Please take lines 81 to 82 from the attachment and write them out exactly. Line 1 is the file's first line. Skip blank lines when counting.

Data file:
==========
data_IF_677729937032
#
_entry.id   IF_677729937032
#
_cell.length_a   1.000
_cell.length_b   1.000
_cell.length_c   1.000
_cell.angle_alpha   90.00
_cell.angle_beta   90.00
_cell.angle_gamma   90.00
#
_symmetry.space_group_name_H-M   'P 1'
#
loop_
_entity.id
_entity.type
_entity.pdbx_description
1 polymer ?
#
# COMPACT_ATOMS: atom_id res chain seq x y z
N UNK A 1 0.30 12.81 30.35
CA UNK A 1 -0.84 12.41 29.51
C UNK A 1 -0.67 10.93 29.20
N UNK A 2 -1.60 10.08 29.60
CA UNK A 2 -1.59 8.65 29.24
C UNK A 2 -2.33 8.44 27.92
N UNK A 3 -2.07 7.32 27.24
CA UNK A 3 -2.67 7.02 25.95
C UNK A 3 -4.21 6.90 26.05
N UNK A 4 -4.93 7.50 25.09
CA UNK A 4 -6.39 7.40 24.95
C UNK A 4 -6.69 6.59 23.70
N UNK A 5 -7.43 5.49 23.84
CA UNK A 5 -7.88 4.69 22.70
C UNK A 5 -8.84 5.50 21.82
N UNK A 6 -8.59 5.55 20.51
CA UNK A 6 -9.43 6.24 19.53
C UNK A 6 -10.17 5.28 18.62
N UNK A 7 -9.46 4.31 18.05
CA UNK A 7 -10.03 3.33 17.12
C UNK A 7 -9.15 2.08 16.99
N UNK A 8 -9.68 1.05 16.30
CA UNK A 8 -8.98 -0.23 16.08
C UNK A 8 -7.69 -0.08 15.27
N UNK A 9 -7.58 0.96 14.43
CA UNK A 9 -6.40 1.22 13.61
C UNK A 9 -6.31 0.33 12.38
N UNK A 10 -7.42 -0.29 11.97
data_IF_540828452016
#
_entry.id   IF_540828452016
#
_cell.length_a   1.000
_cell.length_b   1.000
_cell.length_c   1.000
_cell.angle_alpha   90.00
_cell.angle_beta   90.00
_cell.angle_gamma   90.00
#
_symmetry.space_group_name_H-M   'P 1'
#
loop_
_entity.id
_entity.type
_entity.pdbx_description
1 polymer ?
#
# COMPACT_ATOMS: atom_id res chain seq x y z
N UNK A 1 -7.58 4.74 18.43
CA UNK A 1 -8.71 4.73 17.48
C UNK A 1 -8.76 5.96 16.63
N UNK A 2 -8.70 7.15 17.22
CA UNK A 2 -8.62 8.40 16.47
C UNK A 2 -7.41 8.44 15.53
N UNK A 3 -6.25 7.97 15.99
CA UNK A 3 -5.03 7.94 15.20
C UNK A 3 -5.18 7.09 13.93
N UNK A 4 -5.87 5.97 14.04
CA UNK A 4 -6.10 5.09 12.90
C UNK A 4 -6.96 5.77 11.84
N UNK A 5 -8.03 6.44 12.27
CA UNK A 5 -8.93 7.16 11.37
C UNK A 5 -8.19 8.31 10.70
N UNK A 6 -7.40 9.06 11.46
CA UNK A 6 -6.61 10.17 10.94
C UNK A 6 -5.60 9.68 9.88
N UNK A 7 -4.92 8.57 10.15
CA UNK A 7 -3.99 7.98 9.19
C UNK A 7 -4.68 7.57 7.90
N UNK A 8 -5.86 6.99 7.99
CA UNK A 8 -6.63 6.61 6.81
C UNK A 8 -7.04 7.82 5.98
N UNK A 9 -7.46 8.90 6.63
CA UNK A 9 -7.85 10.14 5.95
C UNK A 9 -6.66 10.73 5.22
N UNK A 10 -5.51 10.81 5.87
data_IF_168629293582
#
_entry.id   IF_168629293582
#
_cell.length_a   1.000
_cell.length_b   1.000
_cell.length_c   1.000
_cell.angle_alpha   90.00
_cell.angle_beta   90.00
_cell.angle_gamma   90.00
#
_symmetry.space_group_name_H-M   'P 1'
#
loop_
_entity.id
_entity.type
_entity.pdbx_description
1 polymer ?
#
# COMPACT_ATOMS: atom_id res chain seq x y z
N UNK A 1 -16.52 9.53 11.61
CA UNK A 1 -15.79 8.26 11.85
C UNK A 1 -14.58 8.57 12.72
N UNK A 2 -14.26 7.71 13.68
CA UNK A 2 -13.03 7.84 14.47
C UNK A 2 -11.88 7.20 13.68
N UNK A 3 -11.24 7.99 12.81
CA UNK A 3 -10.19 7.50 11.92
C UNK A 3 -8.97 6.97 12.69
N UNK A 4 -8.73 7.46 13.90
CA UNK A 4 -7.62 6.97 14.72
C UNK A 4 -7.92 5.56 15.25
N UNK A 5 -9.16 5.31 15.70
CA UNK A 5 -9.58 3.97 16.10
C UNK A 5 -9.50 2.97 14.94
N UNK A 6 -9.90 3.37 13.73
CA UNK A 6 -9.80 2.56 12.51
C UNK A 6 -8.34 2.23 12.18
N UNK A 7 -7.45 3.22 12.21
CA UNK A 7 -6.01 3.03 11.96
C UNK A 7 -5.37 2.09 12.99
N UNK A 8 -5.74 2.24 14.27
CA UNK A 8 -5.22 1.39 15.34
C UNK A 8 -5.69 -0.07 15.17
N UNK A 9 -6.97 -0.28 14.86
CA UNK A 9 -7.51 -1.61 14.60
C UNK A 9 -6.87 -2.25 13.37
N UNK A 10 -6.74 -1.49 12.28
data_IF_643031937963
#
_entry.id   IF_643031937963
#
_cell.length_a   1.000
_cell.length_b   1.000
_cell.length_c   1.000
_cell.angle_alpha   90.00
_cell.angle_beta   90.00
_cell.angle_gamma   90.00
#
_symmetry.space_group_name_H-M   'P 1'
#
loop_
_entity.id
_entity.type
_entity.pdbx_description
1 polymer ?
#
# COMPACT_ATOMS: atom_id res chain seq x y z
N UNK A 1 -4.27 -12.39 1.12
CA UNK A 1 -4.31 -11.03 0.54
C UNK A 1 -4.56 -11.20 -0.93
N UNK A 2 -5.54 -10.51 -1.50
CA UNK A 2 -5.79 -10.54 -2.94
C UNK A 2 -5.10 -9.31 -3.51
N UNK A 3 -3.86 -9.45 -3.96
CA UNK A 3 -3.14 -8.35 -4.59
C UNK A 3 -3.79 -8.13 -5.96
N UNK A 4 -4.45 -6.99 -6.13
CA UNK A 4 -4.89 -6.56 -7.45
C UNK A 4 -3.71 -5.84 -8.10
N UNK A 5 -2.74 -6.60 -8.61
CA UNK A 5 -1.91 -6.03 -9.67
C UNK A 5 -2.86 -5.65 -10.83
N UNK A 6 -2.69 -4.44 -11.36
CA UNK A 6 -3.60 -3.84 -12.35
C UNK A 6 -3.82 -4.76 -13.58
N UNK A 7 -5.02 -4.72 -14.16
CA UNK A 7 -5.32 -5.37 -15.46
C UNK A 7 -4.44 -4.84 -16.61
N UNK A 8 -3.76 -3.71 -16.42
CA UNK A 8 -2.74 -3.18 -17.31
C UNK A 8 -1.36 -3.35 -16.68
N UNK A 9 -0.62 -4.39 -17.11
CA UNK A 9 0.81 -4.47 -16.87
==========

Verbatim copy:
N UNK A 5 -8.03 6.44 12.27
CA UNK A 5 -8.93 7.16 11.37